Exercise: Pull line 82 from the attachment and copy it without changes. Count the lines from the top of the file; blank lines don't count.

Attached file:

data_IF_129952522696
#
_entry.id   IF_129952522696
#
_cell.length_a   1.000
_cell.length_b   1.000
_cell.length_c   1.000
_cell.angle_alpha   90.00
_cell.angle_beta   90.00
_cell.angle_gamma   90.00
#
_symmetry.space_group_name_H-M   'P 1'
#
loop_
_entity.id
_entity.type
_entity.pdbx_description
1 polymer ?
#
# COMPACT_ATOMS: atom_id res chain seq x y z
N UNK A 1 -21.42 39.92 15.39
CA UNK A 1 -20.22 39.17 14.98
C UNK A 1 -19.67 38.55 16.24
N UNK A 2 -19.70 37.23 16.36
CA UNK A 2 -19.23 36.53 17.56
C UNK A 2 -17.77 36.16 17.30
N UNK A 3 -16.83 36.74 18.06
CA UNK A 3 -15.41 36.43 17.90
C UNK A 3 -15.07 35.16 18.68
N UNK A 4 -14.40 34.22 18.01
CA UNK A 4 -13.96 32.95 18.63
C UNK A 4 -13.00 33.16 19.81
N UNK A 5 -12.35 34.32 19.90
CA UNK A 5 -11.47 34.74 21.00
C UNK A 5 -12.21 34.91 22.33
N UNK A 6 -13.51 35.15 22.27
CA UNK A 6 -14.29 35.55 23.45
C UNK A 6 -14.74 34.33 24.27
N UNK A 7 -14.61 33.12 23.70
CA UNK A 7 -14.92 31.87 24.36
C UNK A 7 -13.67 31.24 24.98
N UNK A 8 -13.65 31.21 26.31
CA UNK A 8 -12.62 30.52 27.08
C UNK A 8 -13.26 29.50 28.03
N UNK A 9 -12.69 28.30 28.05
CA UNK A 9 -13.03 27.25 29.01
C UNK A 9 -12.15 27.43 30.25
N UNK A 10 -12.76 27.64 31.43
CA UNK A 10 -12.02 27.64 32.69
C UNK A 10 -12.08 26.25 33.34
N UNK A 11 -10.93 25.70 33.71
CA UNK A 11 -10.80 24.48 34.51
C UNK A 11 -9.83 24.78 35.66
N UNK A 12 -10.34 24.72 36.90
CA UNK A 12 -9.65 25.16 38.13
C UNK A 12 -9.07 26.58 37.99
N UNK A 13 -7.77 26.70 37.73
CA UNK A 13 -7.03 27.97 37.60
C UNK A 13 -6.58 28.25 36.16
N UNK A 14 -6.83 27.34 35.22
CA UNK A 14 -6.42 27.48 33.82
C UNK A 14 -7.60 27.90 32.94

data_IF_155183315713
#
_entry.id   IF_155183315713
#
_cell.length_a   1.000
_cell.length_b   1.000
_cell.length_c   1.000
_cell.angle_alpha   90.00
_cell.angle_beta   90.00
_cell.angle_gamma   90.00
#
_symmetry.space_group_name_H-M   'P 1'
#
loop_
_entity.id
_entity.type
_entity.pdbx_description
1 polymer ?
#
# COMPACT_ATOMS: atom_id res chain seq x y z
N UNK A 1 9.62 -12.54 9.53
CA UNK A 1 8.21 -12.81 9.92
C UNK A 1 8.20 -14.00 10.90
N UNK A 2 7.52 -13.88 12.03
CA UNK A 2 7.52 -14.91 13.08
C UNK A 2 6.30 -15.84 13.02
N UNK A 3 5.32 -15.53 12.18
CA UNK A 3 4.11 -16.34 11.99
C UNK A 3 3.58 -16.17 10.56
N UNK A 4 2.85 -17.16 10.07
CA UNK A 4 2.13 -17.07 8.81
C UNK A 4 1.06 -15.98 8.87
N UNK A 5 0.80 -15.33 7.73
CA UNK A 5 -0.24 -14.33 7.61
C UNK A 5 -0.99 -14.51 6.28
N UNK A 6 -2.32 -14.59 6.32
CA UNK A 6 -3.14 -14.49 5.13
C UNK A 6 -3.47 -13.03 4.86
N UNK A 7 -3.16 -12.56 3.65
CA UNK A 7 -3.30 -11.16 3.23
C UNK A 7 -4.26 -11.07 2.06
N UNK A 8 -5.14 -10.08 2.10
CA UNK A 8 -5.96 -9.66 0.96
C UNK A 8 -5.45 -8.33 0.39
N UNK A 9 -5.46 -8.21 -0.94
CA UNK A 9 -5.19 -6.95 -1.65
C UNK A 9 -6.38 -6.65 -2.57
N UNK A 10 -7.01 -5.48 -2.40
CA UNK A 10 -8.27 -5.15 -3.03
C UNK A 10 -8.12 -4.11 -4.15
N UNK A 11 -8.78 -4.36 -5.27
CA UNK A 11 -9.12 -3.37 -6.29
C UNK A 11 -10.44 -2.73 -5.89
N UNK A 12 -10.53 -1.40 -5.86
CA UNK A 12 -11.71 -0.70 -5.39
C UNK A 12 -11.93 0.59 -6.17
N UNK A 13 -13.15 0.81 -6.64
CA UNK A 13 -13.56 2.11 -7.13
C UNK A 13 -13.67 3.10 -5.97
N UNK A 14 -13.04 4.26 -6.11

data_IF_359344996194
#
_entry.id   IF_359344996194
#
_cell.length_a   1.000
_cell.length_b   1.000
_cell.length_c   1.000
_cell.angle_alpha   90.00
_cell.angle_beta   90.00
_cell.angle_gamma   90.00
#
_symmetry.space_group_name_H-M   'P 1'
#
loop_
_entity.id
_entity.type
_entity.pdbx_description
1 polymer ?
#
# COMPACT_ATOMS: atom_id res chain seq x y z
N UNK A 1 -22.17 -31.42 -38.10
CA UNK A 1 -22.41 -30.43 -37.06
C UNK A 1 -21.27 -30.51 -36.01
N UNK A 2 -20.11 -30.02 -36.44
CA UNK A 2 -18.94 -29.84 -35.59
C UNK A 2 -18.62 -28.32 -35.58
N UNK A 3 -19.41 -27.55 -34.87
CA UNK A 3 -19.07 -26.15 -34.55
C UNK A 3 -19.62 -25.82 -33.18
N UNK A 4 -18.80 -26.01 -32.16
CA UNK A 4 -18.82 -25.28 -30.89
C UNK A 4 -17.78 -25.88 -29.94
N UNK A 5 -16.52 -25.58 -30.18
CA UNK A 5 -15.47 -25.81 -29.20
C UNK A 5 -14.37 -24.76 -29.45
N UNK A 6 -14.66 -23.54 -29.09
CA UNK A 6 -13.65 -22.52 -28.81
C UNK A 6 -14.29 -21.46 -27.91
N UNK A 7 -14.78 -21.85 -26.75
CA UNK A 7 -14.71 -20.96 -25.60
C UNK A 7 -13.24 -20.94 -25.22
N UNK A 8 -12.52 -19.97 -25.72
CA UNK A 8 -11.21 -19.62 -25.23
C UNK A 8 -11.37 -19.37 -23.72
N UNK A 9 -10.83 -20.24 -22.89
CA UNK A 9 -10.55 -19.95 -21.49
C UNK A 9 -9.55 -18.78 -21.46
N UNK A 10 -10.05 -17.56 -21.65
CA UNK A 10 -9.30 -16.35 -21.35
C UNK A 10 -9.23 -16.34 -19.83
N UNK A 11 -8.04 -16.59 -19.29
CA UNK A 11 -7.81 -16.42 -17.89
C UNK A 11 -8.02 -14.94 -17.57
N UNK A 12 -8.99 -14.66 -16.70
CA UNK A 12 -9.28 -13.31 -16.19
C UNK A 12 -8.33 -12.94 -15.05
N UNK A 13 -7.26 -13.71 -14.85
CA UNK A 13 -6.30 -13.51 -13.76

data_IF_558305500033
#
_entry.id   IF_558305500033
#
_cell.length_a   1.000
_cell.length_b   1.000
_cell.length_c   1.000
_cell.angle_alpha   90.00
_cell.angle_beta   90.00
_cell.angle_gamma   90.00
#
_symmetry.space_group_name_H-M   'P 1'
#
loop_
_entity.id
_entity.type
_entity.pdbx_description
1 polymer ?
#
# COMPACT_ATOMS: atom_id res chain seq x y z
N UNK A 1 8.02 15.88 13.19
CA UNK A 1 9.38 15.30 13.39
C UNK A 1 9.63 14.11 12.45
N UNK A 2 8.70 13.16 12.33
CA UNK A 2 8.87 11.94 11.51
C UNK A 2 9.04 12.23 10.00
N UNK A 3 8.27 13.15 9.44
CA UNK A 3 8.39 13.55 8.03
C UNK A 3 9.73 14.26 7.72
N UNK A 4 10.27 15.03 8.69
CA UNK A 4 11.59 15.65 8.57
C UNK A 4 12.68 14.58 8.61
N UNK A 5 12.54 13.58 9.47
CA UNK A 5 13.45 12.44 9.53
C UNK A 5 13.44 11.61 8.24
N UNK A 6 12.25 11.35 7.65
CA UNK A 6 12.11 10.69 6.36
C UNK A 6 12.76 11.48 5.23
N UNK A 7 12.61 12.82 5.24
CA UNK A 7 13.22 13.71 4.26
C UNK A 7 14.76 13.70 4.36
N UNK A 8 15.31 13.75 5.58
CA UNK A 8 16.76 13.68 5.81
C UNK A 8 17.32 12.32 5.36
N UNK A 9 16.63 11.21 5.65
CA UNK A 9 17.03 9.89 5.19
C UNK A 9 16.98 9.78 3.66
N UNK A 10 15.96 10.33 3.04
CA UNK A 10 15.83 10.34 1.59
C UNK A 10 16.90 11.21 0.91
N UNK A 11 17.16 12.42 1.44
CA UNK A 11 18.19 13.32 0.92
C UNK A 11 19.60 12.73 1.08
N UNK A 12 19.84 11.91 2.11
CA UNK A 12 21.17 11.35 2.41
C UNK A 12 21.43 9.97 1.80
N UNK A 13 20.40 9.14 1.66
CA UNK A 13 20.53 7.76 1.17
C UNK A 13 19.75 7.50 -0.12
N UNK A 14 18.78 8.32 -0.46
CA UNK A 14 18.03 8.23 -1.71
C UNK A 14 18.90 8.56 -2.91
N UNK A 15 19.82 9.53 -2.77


# COMPACT_ATOMS: atom_id res chain seq x y z